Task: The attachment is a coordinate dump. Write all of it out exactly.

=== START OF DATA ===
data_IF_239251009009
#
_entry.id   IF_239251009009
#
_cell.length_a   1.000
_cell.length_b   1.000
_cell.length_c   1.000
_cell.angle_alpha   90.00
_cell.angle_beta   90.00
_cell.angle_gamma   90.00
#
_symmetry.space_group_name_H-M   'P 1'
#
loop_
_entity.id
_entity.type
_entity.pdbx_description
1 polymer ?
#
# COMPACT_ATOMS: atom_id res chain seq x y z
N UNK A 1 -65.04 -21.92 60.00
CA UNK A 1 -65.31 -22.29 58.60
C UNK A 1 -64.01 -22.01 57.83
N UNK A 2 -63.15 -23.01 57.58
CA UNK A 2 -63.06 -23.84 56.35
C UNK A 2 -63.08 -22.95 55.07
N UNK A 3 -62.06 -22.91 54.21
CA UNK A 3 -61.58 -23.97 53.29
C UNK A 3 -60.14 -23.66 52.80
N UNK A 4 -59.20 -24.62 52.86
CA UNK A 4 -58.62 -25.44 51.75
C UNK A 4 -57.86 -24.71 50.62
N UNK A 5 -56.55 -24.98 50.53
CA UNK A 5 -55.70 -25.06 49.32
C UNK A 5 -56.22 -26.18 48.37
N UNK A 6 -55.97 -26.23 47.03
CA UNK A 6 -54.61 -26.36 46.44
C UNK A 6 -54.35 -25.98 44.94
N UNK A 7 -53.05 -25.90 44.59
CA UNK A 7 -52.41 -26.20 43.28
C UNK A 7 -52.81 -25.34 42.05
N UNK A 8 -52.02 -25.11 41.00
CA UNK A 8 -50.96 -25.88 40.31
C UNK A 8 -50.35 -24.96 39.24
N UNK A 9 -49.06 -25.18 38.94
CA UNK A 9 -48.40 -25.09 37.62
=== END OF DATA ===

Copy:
data_IF_239251009009
#
_entry.id   IF_239251009009
#
_cell.length_a   1.000
_cell.length_b   1.000
_cell.length_c   1.000
_cell.angle_alpha   90.00
_cell.angle_beta   90.00
_cell.angle_gamma   90.00
#
_symmetry.space_group_name_H-M   'P 1'
#
loop_
_entity.id
_entity.type
_entity.pdbx_description
1 polymer ?
#
# COMPACT_ATOMS: atom_id res chain seq x y z
N UNK A 1 -65.04 -21.92 60.00
CA UNK A 1 -65.31 -22.29 58.60
C UNK A 1 -64.01 -22.01 57.83
N UNK A 2 -63.15 -23.01 57.58
CA UNK A 2 -63.06 -23.84 56.35
C UNK A 2 -63.08 -22.95 55.07
N UNK A 3 -62.06 -22.91 54.21
CA UNK A 3 -61.58 -23.97 53.29
C UNK A 3 -60.14 -23.66 52.80
N UNK A 4 -59.20 -24.62 52.86
CA UNK A 4 -58.62 -25.44 51.75
C UNK A 4 -57.86 -24.71 50.62
N UNK A 5 -56.55 -24.98 50.53
CA UNK A 5 -55.70 -25.06 49.32
C UNK A 5 -56.22 -26.18 48.37
N UNK A 6 -55.97 -26.23 47.03
CA UNK A 6 -54.61 -26.36 46.44
C UNK A 6 -54.35 -25.98 44.94
N UNK A 7 -53.05 -25.90 44.59
CA UNK A 7 -52.41 -26.20 43.28
C UNK A 7 -52.81 -25.34 42.05
N UNK A 8 -52.02 -25.11 41.00
CA UNK A 8 -50.96 -25.88 40.31
C UNK A 8 -50.35 -24.96 39.24
N UNK A 9 -49.06 -25.18 38.94
CA UNK A 9 -48.40 -25.09 37.62